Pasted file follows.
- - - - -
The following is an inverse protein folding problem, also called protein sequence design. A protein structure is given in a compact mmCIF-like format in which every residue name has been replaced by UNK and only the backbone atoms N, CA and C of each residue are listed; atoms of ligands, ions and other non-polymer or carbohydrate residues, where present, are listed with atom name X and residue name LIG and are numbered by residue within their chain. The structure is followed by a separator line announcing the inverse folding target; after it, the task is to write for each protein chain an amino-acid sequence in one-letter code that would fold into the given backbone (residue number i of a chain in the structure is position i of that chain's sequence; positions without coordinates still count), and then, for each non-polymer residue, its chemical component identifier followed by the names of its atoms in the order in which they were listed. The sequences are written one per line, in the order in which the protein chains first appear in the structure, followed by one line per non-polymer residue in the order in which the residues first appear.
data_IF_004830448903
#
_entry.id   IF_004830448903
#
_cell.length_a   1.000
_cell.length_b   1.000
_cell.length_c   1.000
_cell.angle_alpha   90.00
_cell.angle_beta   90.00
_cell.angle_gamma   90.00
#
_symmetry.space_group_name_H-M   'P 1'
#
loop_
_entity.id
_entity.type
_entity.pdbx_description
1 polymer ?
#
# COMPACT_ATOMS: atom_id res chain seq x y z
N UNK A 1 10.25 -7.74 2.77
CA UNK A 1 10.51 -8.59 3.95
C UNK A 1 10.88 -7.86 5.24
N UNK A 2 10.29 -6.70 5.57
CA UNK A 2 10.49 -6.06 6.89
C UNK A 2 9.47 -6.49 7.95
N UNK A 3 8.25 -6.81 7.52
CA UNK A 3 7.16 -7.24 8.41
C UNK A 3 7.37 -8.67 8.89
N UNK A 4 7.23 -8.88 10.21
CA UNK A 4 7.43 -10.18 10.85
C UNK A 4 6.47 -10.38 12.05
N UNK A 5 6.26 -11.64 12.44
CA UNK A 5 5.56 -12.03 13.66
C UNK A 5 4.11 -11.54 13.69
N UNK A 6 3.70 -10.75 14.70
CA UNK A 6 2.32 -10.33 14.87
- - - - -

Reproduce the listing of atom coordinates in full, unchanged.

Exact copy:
The following is an inverse protein folding problem, also called protein sequence design. A protein structure is given in a compact mmCIF-like format in which every residue name has been replaced by UNK and only the backbone atoms N, CA and C of each residue are listed; atoms of ligands, ions and other non-polymer or carbohydrate residues, where present, are listed with atom name X and residue name LIG and are numbered by residue within their chain. The structure is followed by a separator line announcing the inverse folding target; after it, the task is to write for each protein chain an amino-acid sequence in one-letter code that would fold into the given backbone (residue number i of a chain in the structure is position i of that chain's sequence; positions without coordinates still count), and then, for each non-polymer residue, its chemical component identifier followed by the names of its atoms in the order in which they were listed. The sequences are written one per line, in the order in which the protein chains first appear in the structure, followed by one line per non-polymer residue in the order in which the residues first appear.
data_IF_004830448903
#
_entry.id   IF_004830448903
#
_cell.length_a   1.000
_cell.length_b   1.000
_cell.length_c   1.000
_cell.angle_alpha   90.00
_cell.angle_beta   90.00
_cell.angle_gamma   90.00
#
_symmetry.space_group_name_H-M   'P 1'
#
loop_
_entity.id
_entity.type
_entity.pdbx_description
1 polymer ?
#
# COMPACT_ATOMS: atom_id res chain seq x y z
N UNK A 1 10.25 -7.74 2.77
CA UNK A 1 10.51 -8.59 3.95
C UNK A 1 10.88 -7.86 5.24
N UNK A 2 10.29 -6.70 5.57
CA UNK A 2 10.49 -6.06 6.89
C UNK A 2 9.47 -6.49 7.95
N UNK A 3 8.25 -6.81 7.52
CA UNK A 3 7.16 -7.24 8.41
C UNK A 3 7.37 -8.67 8.89
N UNK A 4 7.23 -8.88 10.21
CA UNK A 4 7.43 -10.18 10.85
C UNK A 4 6.47 -10.38 12.05
N UNK A 5 6.26 -11.64 12.44
CA UNK A 5 5.56 -12.03 13.66
C UNK A 5 4.11 -11.54 13.69
N UNK A 6 3.70 -10.75 14.70
CA UNK A 6 2.32 -10.33 14.87